The corrugations (i.e. pairs of converging first and second surfaces 152, 154 and the corresponding edge 156) reduce meniscus formation by compensating for or countering the contact angle effects at the liquid solid interface. For example, if the contact angle 116 (between the liquid and the material of the corrugated member) is less the first slope angle 158, θR, as illustrated using example liquid surface 114 a in FIG. 7, a concave meniscus 118 is formed as the three-phase contact line falls on a first or rising surface 152 having the slope angle 158, θR. The three-phase contact line (not shown) is the line of contact between the liquid, solid, and vapour phases of a liquid in contact with a surface; in a liquid containing vessel 100, this is the contact line between the liquid 102 and the interior surface 105 of the vessel at the top or free surface 114 of the liquid 102.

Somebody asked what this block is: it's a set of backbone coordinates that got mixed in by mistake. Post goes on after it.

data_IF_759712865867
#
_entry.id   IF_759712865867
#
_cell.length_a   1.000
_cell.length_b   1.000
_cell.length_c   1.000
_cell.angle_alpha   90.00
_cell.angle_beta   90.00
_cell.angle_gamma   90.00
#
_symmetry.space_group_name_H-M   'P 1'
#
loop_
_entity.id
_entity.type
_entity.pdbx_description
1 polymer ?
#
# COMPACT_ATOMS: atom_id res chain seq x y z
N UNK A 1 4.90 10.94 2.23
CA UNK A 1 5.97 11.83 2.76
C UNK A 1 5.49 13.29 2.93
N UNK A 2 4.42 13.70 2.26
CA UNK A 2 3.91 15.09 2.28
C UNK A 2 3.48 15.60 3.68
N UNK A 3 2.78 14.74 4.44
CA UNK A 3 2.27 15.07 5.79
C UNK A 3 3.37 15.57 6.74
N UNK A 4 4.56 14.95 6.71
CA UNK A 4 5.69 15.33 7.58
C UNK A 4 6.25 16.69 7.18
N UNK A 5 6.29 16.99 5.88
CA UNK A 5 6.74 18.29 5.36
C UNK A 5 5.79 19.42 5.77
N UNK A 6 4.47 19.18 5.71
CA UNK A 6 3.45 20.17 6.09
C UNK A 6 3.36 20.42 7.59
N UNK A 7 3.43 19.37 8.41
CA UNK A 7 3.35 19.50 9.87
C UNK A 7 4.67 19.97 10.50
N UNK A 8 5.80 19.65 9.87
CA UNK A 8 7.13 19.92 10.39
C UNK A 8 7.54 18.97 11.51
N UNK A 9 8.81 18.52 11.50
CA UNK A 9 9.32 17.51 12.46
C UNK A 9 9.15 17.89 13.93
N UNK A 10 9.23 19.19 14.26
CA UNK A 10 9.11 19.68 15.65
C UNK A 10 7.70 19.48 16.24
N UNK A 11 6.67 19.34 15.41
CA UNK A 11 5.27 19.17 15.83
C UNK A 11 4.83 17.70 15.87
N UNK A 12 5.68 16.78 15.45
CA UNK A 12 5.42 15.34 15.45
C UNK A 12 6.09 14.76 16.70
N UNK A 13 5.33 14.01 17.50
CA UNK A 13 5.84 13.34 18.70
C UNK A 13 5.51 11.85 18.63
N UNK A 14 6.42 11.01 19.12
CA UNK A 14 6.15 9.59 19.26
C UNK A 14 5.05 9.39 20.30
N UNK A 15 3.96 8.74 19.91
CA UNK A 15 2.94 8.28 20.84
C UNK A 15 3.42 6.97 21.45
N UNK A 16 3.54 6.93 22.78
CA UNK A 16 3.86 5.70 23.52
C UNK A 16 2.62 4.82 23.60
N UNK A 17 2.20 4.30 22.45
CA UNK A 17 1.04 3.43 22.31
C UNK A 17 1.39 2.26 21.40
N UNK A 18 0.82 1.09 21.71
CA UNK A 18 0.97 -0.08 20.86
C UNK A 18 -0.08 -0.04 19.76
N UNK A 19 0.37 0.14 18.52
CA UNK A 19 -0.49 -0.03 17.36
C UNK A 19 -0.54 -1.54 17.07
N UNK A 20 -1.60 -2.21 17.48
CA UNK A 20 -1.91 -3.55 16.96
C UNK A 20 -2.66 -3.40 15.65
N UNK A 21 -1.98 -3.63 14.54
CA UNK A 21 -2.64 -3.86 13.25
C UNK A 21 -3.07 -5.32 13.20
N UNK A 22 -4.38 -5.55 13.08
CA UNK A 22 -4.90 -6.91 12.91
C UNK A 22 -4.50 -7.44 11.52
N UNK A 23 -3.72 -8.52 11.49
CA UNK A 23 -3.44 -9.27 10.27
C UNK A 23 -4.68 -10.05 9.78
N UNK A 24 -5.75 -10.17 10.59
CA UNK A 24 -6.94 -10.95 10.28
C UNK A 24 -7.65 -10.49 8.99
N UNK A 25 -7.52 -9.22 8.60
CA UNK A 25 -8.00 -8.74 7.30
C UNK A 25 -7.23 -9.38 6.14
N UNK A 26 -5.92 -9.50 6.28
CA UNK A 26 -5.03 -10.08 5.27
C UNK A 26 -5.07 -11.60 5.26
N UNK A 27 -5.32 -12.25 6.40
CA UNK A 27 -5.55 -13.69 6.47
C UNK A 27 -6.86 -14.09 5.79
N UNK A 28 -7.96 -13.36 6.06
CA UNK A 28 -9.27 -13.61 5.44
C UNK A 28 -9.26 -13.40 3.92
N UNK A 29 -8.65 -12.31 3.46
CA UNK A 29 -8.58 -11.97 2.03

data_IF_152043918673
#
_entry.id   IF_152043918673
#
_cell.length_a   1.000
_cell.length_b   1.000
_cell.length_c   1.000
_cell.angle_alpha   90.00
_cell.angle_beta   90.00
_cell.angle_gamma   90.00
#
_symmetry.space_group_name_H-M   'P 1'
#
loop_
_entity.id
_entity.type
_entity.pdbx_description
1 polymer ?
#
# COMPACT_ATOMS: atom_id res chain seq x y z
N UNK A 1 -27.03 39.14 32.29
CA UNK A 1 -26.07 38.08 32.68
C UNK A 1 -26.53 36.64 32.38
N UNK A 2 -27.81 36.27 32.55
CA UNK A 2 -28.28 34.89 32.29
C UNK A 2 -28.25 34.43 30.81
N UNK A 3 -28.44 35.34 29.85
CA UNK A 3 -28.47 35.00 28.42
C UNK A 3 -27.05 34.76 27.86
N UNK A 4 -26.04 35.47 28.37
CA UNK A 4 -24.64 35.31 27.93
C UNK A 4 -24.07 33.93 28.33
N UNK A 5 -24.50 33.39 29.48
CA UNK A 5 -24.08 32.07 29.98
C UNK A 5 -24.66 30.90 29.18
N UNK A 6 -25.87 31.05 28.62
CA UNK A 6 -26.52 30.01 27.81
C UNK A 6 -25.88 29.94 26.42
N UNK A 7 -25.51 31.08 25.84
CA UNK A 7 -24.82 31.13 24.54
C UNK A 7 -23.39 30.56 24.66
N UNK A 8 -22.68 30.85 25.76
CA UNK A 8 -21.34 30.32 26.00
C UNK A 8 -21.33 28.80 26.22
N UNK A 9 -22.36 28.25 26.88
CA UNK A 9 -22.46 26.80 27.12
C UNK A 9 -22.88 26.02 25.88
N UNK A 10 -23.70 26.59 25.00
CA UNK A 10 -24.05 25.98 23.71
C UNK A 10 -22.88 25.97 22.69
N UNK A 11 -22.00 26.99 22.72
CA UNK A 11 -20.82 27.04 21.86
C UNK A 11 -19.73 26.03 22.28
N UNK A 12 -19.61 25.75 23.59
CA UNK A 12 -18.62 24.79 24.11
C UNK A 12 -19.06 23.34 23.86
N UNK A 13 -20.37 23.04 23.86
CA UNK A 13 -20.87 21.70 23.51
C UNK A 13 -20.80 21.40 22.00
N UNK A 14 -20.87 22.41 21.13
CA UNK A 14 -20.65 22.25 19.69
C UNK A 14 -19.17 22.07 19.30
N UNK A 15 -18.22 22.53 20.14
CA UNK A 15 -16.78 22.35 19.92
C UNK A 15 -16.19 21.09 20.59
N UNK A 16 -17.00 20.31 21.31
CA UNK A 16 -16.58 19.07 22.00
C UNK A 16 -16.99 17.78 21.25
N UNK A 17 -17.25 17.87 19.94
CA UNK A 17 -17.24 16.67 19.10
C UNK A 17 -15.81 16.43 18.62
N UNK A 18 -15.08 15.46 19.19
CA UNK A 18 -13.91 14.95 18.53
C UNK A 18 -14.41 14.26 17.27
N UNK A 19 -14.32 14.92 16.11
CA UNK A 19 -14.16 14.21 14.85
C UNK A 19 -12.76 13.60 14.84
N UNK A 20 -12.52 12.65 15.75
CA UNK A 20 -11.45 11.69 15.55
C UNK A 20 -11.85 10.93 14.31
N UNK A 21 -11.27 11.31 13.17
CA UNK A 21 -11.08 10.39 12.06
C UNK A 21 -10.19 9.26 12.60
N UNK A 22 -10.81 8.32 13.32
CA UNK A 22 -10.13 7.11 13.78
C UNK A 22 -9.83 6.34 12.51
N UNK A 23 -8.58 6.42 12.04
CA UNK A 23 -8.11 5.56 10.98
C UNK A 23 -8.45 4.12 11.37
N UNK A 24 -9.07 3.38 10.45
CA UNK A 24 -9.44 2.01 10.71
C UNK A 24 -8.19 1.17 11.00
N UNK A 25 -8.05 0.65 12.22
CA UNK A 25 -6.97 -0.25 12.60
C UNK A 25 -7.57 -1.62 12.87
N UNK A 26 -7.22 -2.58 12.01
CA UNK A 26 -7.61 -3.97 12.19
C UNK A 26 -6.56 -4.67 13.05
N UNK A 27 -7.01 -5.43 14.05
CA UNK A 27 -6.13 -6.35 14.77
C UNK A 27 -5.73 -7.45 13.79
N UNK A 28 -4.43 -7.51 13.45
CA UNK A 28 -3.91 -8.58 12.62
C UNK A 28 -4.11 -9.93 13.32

If the contact angle is greater than θR, as illustrated using liquid surface 114 c in FIG. 7, a convex meniscus 118 is formed as the three-phase contact line falls on a first or rising surface 152 with slope angle 158, θR. If the contact angle is equal to the first slope angle 158, θR, illustrated as liquid surface 114 b in FIG. 7, no meniscus is likely to form due to the compensation or counteracting effect of combining the contact angle 116 by the first surface angle 158.

If the liquid surface 114 is positioned such that the liquid/corrugated member contact line resides on a second or falling surface 154 (not shown), a concave meniscus is expected if the contact angle 116 is less than 180 degrees—θF, no meniscus is expected if the contact angle is equal to 180 degrees—θF, and a convex meniscus is expected if the contact angle is greater than 180 degrees—θF.